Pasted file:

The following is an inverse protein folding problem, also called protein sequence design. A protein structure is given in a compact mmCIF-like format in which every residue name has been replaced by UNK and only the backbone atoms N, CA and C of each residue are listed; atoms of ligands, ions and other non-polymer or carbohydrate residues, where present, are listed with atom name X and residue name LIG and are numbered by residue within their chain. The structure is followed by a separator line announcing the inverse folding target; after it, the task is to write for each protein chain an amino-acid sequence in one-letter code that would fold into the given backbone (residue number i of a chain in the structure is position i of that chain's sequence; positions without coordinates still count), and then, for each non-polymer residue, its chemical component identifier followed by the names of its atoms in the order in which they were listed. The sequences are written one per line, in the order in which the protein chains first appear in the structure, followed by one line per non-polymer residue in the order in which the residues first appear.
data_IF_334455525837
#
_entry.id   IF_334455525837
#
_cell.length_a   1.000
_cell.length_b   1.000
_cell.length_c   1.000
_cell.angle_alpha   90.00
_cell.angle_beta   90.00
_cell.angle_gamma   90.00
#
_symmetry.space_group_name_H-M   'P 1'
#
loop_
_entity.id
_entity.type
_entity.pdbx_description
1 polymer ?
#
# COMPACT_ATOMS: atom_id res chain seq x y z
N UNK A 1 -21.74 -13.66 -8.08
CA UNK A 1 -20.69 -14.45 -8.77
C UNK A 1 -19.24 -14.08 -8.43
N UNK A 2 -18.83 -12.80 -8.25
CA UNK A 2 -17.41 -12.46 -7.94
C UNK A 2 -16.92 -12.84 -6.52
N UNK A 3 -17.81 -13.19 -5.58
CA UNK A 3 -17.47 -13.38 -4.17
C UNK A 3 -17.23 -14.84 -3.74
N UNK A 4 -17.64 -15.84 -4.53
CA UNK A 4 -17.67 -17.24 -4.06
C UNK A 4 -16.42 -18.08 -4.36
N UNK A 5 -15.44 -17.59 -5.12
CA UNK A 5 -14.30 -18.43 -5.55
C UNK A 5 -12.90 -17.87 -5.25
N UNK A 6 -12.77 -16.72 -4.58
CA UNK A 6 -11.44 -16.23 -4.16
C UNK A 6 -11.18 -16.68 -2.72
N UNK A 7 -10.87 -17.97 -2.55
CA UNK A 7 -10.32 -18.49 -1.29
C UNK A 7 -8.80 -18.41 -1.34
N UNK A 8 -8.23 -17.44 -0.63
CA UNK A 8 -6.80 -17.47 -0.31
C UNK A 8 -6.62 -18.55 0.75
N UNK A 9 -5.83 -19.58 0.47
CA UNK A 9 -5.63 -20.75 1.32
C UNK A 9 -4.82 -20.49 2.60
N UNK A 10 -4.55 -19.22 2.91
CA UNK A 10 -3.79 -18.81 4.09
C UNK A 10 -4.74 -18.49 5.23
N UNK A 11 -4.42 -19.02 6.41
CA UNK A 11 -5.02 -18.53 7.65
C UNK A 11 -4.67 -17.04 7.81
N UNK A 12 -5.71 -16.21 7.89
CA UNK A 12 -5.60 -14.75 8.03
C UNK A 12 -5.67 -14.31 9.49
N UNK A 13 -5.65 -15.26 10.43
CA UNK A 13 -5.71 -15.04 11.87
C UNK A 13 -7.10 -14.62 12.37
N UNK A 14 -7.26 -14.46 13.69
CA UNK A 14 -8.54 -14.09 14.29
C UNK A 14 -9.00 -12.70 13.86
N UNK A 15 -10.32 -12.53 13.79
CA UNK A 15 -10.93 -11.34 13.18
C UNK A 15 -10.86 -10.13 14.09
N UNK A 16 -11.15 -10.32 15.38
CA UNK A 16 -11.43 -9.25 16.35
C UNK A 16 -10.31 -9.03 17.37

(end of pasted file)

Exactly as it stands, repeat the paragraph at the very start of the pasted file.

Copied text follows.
The following is an inverse protein folding problem, also called protein sequence design. A protein structure is given in a compact mmCIF-like format in which every residue name has been replaced by UNK and only the backbone atoms N, CA and C of each residue are listed; atoms of ligands, ions and other non-polymer or carbohydrate residues, where present, are listed with atom name X and residue name LIG and are numbered by residue within their chain. The structure is followed by a separator line announcing the inverse folding target; after it, the task is to write for each protein chain an amino-acid sequence in one-letter code that would fold into the given backbone (residue number i of a chain in the structure is position i of that chain's sequence; positions without coordinates still count), and then, for each non-polymer residue, its chemical component identifier followed by the names of its atoms in the order in which they were listed. The sequences are written one per line, in the order in which the protein chains first appear in the structure, followed by one line per non-polymer residue in the order in which the residues first appear.